Thursday, 7 November 2019
Report of the Seanad Reform Implementation Group: Statements
I thank the Deputies who have contributed. I again thank those who participated in the group and Senator McDowell, who chaired it. I also acknowledge the former Senator, the late Feargal Quinn, who was very involved in the referendum campaign and who was also an outstanding Member of the Upper House for many years.
This is the first discussion on Seanad reform to take place in the Dáil during my time in the office I hold. Senators - at least one of them is seated at the back of the Dáil Chamber now - were adamant that the report should be discussed by the Dáil at the earliest opportunity. I acknowledge what Deputy Cassells said about it being a year since the report was published. For six months, I have been asking the Business Committee to have the debate and I am glad we have had the opportunity to engage in it this evening. Even having this discussion highlights the lack of unanimity that exists, contrary, in particular, to what Deputy Jan O'Sullivan said. Any proposals we introduce which change our electoral system and the nature of our democracy are by their very nature ones that should not be taken lightly. We have seen more evidence today that there is a complete lack of unanimity at least as to how we should proceed.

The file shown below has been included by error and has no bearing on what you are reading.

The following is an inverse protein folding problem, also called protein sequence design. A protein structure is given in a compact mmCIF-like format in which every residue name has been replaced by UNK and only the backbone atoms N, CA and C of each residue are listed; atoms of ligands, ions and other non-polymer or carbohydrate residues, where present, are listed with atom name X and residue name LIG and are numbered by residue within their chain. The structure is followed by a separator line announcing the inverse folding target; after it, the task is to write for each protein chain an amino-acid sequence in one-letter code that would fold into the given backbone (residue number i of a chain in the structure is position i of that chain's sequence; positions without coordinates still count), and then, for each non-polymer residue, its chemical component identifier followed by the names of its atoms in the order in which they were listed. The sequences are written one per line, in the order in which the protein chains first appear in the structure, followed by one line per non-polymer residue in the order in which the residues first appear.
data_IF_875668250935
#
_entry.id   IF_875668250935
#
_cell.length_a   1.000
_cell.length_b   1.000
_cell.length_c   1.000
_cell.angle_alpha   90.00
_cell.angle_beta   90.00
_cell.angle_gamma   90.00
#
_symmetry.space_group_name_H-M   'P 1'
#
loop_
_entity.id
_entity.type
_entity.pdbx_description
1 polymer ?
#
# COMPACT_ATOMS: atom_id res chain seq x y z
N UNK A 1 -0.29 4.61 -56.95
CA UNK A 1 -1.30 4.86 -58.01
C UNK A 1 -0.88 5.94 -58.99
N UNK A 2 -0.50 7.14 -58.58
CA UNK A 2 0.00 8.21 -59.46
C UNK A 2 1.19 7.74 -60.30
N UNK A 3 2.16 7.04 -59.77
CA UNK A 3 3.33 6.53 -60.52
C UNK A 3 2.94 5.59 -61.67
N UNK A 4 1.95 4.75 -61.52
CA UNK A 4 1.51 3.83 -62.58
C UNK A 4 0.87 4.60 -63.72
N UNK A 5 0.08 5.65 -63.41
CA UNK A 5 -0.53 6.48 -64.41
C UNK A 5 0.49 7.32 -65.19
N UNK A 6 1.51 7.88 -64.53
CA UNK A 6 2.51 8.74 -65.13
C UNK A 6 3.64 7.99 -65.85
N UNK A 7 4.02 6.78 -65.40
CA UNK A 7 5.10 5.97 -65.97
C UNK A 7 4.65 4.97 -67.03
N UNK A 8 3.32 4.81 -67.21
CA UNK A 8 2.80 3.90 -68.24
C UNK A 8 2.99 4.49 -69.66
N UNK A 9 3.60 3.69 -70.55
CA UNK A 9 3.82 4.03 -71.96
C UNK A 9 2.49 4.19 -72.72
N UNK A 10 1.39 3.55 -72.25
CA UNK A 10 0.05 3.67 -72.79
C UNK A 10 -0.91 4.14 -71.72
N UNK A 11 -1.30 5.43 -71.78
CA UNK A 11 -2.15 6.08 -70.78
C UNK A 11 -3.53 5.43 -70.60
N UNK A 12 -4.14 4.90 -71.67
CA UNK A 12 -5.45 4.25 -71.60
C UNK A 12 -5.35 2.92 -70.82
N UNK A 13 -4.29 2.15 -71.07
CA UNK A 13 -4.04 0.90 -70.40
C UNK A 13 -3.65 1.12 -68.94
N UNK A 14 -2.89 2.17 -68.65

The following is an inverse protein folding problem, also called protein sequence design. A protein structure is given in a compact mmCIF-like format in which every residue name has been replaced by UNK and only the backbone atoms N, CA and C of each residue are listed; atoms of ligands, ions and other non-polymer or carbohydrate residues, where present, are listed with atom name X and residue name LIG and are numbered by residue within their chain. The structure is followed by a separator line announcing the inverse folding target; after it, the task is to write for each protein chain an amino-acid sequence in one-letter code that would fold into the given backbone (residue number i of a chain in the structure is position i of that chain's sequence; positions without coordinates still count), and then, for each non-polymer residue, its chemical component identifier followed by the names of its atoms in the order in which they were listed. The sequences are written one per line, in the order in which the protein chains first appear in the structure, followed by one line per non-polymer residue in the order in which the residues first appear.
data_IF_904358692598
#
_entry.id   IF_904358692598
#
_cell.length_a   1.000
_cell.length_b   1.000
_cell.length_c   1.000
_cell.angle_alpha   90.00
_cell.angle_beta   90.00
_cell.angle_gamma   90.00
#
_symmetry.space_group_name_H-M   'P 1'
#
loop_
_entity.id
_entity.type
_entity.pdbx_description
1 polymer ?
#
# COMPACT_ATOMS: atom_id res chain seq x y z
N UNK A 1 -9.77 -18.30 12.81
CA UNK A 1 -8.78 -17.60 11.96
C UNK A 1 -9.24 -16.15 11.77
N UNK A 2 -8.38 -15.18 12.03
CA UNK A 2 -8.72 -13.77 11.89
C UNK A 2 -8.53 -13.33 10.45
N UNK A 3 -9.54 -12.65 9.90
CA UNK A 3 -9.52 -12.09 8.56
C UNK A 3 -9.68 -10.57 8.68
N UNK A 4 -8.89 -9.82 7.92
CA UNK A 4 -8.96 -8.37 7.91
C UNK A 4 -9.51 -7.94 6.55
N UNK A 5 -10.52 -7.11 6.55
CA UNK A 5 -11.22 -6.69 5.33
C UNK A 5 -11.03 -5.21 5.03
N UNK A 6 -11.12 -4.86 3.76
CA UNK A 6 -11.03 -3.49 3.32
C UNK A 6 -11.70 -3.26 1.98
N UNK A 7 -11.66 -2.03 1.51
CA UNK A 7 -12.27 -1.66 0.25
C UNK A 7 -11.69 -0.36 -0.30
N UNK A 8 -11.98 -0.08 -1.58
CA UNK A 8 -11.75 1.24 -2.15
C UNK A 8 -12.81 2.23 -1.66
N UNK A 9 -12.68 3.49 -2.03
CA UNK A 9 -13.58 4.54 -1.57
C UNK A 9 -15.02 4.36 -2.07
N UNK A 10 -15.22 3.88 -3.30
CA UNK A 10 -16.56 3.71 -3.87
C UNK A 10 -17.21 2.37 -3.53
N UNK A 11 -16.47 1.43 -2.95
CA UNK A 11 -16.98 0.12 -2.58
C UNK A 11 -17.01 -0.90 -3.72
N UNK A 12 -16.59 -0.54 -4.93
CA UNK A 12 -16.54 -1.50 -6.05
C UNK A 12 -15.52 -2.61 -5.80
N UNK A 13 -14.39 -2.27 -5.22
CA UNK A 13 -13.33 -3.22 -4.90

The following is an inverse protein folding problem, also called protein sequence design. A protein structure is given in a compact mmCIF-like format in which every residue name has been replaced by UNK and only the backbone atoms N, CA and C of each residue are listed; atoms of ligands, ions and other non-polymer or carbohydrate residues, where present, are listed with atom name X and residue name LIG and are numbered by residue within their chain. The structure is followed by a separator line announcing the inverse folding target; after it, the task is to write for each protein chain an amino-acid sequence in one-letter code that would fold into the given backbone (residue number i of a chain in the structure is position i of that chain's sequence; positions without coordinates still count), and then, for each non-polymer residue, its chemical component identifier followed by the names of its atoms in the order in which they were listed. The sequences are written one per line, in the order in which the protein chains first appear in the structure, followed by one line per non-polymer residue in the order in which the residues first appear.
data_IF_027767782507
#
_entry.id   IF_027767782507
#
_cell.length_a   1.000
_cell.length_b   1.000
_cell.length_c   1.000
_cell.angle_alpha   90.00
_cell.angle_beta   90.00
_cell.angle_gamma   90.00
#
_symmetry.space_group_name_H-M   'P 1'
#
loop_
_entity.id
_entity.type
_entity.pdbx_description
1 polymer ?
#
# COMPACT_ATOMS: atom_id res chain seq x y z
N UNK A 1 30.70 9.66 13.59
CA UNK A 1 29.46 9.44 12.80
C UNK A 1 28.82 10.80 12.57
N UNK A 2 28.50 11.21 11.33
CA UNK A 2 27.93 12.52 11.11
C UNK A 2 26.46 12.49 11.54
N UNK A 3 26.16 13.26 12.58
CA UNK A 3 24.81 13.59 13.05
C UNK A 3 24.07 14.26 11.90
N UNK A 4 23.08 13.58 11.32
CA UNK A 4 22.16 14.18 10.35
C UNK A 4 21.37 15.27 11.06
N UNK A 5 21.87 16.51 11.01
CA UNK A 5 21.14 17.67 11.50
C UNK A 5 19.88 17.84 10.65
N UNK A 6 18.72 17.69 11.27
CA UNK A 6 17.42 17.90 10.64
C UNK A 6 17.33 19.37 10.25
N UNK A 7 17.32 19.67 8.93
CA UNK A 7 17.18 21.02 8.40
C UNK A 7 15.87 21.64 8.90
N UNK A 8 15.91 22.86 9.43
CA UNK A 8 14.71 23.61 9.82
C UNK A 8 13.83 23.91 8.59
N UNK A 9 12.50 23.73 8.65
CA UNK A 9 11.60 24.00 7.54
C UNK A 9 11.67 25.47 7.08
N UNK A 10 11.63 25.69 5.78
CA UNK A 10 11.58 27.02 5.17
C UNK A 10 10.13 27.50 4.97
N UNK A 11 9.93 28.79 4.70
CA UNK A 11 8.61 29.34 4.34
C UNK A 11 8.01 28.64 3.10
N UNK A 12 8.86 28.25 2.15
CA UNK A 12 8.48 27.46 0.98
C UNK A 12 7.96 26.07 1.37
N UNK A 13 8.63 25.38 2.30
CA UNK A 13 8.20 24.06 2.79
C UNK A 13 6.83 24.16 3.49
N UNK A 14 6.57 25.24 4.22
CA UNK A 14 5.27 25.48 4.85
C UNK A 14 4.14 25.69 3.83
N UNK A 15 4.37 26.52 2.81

I want to address specific issues that Deputies raised. Deputy Cassells spoke in support of reform, strengthening the link between the Seanad and the public. The latter is a proposal with which I agree. The Deputy also supports the vocational panel system. I served two terms in the Seanad having been elected via the Agricultural Panel. My issue with the vocational panel system is that it bears no resemblance to the actual activity as things stand of the Seanad. Many party spokespersons in the Seanad were not elected via that particular vocational panel at all. It was just a mechanism that qualified people could use to be elected but was not reflected in how the Seanad necessarily acted.
Deputies Cassells and Jan O'Sullivan suggested that the Seanad be elected on the same day as the Dáil. The report states that it would be neither practical nor desirable to hold the Seanad election on the same day as that for the Dáil.